Weber's chapter "Spendthrift Nation" discusses in depth the theories of spending our way out of a recession versus increasing our savings level:
I asked Ron Wilcox, author of the book Whatever Happened to Thrift? ...whether he would suspend his passionate advocacy of thrift in favor of Americans buying their way out of recessions like the one that began in 2007. A new emphasis on saving "will make the recession deeper and longer," he acknowledged. But if people keep spending at very high rates, it'll just kick the problem down the road. I've come down to the view that it still makes sense for American families to save money." (p.207)
The problem is that no one wants to discuss what will happen if we DO NOT save money. The baby boomers will deplete social security.
Gen X and the Millennial Generation may not be able to count on social security in old age. We may see an enormous increase of poor, elderly Americans who spent in their youth (as they were told to do in order to improve the economy) only to be left to starve in old age.
While I am not a student of economics, it seems to me that too many people are trying to apply the model of the economy of the 1930's and 1940's to the 21st century. The country has changed too much for Roosevelt's solutions to work for us.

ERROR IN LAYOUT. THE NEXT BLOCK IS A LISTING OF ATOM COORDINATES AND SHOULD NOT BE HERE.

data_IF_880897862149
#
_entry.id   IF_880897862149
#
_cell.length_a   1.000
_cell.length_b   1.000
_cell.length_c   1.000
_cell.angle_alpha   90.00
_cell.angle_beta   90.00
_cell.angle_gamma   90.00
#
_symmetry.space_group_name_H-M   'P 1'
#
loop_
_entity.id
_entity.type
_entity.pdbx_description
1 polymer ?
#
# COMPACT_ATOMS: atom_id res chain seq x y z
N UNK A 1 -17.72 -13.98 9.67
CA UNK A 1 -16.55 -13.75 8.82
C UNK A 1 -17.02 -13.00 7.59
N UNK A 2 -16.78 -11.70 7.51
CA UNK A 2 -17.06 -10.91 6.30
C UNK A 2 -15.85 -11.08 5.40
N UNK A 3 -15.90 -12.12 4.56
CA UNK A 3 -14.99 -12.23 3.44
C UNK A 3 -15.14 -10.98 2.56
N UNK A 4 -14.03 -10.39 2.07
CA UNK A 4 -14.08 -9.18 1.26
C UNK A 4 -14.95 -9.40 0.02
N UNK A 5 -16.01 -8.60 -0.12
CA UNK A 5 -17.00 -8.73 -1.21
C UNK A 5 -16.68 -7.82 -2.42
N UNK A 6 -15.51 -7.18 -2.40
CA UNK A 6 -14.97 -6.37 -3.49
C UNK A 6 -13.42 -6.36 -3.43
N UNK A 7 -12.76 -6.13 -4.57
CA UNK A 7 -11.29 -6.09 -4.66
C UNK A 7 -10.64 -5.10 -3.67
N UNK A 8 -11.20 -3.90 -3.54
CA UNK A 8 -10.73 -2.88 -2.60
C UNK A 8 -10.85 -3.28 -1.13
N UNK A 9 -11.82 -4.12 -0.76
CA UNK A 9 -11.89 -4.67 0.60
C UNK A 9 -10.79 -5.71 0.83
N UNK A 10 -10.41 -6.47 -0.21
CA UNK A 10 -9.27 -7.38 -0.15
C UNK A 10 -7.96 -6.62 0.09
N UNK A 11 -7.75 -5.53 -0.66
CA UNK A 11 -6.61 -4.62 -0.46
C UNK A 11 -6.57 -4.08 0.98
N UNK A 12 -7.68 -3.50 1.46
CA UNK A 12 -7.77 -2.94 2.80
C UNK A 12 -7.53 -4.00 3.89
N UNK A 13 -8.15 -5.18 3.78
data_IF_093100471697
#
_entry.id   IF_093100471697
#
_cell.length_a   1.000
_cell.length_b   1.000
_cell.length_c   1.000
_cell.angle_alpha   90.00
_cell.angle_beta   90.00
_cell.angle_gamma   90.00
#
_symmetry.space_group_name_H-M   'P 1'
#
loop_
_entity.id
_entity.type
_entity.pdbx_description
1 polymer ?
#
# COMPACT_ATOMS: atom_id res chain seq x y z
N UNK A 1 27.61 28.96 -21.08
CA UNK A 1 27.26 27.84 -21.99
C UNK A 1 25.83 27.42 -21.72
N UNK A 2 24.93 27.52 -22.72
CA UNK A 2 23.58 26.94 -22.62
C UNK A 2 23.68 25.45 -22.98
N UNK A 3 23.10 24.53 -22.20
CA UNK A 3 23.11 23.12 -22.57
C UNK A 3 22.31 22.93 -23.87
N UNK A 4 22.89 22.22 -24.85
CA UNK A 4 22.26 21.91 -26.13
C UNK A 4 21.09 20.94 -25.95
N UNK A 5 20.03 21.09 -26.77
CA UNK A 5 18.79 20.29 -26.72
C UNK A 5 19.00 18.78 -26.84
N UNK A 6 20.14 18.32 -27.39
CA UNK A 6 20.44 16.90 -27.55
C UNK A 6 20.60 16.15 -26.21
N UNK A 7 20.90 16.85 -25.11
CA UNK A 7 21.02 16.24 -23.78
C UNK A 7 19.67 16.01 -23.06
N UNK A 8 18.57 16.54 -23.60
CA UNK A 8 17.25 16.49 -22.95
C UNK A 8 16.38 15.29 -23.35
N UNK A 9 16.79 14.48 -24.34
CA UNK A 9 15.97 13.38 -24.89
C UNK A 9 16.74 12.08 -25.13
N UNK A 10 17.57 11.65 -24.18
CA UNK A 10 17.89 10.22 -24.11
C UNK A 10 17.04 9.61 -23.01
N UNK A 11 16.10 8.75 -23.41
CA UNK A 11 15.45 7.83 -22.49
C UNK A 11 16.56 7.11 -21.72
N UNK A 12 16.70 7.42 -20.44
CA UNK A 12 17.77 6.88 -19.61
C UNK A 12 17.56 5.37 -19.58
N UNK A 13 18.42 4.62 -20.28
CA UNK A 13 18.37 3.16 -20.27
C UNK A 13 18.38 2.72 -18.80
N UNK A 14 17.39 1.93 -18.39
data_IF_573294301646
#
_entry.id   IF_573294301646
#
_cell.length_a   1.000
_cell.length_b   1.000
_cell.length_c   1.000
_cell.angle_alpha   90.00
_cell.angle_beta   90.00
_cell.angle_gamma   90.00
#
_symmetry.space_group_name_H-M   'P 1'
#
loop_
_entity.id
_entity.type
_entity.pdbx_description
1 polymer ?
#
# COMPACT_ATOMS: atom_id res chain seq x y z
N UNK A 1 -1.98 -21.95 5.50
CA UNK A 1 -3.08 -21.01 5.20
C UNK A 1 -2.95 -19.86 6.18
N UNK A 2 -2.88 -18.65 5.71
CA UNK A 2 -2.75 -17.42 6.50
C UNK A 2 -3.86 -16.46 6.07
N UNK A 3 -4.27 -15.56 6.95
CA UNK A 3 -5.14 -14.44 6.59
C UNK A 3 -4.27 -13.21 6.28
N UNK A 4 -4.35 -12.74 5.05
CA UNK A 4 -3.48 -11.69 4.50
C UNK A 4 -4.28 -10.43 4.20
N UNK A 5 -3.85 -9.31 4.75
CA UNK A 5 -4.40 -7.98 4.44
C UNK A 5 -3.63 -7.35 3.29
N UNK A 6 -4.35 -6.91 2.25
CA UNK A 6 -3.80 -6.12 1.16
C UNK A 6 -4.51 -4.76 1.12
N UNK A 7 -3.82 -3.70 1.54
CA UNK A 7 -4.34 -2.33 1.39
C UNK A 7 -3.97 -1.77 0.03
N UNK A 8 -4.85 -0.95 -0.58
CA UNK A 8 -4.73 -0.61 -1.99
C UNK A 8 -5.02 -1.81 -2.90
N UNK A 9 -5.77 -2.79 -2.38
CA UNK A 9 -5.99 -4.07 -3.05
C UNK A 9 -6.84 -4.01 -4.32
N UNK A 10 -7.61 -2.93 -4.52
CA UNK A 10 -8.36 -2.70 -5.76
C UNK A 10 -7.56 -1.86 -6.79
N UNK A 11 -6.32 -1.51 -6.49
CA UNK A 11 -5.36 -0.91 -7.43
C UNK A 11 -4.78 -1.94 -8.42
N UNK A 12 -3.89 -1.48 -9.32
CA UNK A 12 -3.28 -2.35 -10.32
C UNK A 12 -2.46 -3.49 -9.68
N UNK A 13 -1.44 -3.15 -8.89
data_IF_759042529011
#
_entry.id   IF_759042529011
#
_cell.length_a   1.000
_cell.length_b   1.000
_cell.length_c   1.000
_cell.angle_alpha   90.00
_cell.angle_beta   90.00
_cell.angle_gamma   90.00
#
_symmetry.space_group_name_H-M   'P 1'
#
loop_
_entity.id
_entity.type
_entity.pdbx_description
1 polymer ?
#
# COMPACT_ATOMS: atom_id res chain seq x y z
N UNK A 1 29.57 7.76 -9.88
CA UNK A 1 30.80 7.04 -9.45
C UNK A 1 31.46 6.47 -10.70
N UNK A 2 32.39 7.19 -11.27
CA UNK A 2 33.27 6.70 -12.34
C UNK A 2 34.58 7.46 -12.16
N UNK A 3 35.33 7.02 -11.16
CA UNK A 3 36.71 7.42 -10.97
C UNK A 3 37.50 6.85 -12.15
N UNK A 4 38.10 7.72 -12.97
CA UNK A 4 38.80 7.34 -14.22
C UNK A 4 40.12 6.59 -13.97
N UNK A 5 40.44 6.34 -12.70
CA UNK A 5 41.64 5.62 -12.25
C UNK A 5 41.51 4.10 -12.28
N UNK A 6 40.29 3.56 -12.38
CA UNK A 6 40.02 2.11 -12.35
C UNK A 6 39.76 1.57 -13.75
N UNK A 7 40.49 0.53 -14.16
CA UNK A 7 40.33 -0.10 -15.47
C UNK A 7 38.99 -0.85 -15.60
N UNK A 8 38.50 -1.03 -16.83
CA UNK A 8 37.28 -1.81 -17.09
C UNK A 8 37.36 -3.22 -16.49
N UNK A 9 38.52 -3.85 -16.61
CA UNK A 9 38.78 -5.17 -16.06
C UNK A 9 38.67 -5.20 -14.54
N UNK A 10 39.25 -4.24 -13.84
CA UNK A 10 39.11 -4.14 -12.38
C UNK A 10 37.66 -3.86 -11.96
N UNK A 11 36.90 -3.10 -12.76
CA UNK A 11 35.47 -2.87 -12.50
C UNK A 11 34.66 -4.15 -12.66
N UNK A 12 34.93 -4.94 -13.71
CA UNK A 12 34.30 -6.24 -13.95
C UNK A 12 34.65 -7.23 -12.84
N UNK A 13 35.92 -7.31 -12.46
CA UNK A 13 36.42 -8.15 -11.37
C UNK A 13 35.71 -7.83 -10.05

We have effectively outsourced most of our manufacturing and not come up with any industries to replace it. There is also has also been a major erosion of the American middle class:
Encouraging people to recycle tea bags as Weber does will save at most $10/year (you can buy a box of 100 bags for $3 at Trader Joe's). Perhaps individuals should focus on wide-scale financial reform in addition to restarting personal habits of thriftiness.
A previous poster suggested that we spend more. Back in 2008, I expected the government to spend money on the development of solar power in the US and the repair of US infrastructure. I hoped to be able to buy cheap, American-made solar panels by 2012 so that my building could afford to get off the grid. I expected to see bridges repaired, roads resurfaced, loads of solar street lamps making my neighborhood safer, and an end to classroom overcrowding in NYC through the construction of new schools. I expected, in short, a 21st-century version of Roosevelt's WPA program. Because of the great changes in American society, I did not get one.
Do Americans need to spend more?
Will spending more improve our economy?
Is the emphasis on personal thrift a way of escaping from the need to advocate for major reform in the US economy?